Evidence of Stone Age amputation forces rethink over history of surgery
Adam Sage (Paris)
The surgeon was dressed in a goat or sheep skin and used a sharpened stone to amputate the arm of his patient.
The operating theatre was not exactly Harley Street — more probably a wooden shelter — but the intervention was a success, and it has shed light on the medical talents of our Stone Age ancestors.
Scientists unearthed evidence of the surgery during work on an Early Neolithic tomb discovered at Buthiers-Boulancourt, about 40 miles (65km) south of Paris. They found that a remarkable degree of medical knowledge had been used to remove the left forearm of an elderly man about 6,900 years ago — suggesting that the true Flintstones were more developed than previously thought.
The patient seems to have been anaesthetised, the conditions were aseptic, the cut was clean and the wound was treated, according to the French National Institute for Preventive Archaeological Research (Inrap).
The revelation could force a reassessment of the history of surgery, especially because researchers have recently reported signs of two other Neolithic amputations in Germany and the Czech Republic. It was known that Stone Age doctors performed trephinations, cutting through the skull, but not amputations. “The first European farmers were therefore capable of quite sophisticated surgical acts,” Inrap said. The discovery was made by Cécile Buquet-Marcon and Anaick Samzun, both archaeologists, and Philippe Charlier, a forensic scientist.
It followed research on the tomb of an elderly man who lived in the Linearbandkeramik period, when European hunter-gatherers settled down to agriculture, stock-breeding and pottery. The patient was important: his grave was 2m (6.5ft) long — bigger than most — and contained a schist axe, a flint pick and the remains of a young animal, which are evidence of high status.
The most intriguing aspect, however, was the absence of forearm and hand bones. A battery of biological, radiological and other tests showed that the humerus bone had been cut above the trochlea indent at the end “in an intentional and successful amputation”. Mrs Buquet-Marcon said that the patient, who is likely to have been a warrior, might have damaged his arm in a fall, animal attack or battle.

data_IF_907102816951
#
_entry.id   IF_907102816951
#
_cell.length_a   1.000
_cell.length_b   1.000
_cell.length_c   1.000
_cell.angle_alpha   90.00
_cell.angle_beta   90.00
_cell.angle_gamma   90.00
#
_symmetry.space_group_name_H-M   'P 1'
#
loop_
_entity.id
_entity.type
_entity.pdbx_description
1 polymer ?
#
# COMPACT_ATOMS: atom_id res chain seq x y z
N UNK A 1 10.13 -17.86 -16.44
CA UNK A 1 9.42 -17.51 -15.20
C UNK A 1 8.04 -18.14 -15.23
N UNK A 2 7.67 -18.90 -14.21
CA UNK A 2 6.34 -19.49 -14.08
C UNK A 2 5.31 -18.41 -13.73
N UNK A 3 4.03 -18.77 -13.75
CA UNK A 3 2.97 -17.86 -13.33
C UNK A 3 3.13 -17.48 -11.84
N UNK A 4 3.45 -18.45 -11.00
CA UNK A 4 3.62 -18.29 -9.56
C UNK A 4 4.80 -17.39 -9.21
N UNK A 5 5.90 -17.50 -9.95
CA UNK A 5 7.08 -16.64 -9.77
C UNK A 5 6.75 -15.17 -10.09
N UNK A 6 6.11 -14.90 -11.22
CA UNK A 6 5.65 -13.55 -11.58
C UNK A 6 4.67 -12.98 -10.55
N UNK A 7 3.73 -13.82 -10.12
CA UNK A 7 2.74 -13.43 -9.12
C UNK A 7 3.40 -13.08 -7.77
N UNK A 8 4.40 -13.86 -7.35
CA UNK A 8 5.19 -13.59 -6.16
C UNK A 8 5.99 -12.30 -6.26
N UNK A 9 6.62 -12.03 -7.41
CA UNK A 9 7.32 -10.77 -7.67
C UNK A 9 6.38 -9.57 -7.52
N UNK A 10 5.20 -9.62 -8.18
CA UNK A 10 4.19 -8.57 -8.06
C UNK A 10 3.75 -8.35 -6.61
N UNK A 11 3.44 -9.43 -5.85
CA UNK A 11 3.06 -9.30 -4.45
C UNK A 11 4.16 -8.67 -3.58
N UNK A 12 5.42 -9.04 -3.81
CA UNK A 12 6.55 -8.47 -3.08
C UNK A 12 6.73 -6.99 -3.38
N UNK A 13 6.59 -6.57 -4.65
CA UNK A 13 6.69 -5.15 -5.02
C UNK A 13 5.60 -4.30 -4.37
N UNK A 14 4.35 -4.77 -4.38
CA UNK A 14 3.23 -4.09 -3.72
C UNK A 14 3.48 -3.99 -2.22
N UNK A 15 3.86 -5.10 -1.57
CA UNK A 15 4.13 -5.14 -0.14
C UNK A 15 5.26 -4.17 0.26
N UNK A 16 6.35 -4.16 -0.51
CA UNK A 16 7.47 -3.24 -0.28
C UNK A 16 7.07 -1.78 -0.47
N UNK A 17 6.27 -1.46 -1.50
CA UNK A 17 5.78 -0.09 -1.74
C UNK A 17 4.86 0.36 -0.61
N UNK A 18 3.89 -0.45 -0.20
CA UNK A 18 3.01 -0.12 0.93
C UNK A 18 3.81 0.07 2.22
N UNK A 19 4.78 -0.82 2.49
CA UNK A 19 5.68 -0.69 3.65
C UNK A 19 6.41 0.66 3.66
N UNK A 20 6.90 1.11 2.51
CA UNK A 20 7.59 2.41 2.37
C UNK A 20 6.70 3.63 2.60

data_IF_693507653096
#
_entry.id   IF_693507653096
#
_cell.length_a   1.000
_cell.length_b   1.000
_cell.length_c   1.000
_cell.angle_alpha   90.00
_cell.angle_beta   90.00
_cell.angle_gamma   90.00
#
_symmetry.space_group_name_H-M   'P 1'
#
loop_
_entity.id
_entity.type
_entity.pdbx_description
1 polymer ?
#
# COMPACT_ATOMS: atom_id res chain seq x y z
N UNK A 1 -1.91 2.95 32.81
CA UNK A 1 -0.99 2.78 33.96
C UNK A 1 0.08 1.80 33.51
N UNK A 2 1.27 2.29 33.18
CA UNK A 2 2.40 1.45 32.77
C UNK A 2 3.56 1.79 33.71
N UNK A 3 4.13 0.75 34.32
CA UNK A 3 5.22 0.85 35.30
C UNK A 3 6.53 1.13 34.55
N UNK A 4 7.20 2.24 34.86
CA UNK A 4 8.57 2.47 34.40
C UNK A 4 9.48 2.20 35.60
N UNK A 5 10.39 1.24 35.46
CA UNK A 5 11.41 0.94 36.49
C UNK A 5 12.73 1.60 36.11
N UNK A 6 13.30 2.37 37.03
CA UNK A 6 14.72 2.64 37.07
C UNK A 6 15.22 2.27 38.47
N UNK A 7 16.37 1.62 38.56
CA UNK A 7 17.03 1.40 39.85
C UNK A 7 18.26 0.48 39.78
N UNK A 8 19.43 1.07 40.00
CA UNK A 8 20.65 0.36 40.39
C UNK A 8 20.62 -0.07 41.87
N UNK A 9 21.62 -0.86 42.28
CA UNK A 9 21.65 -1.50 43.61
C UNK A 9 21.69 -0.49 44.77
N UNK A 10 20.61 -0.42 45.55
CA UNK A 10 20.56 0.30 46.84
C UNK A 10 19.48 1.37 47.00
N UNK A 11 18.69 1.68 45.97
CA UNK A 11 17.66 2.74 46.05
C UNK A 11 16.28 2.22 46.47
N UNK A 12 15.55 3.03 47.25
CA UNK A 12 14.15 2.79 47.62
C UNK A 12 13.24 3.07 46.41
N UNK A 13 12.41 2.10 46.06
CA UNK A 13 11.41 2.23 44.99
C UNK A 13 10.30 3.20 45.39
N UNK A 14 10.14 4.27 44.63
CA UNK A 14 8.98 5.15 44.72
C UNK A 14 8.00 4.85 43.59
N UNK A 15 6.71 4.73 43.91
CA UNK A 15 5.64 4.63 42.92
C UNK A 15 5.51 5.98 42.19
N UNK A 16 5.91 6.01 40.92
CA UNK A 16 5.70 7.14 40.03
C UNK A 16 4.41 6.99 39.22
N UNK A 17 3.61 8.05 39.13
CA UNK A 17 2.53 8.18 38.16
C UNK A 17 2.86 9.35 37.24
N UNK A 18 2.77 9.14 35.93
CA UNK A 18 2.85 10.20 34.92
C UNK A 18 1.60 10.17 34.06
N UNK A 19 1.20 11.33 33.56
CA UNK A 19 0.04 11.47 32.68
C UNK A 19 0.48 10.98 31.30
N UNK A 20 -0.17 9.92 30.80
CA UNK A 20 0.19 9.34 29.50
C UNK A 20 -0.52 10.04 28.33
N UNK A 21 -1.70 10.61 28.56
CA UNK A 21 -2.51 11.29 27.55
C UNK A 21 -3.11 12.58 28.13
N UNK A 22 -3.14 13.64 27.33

“I don’t think you could say that those who carried out the operation were doctors in the modern sense that they did only that, but they obviously had medical knowledge,” she said.
A flintstone almost certainly served as a scalpel. Mrs Buquet-Marcon said that pain-killing plants were likely to have been used, perhaps the hallucinogenic Datura. “We don’t know for sure, but they would have had to find some way of keeping him still during the operation,” she said.
Other plants, possibly sage, were probably used to clean the wound. “The macroscopic examination has not revealed any infection in contact with this amputation, suggesting that it was conducted in relatively aseptic conditions,” said the scientists in an article for the journal Antiquity.
The patient survived the operation and, although he suffered from osteoarthritis, he lived for months, perhaps years, afterwards, tests revealed. Despite the loss of his forearm, the contents of his grave showed that he remained part of the community. “His disability did not exclude him from the group,” the researchers said.
The discovery demonstrates that advanced medical knowledge and complex social rules were present in Europe in about 4900BC, and that major surgery was likely to have been more common than we realised, Mrs Buquet-Marcon said.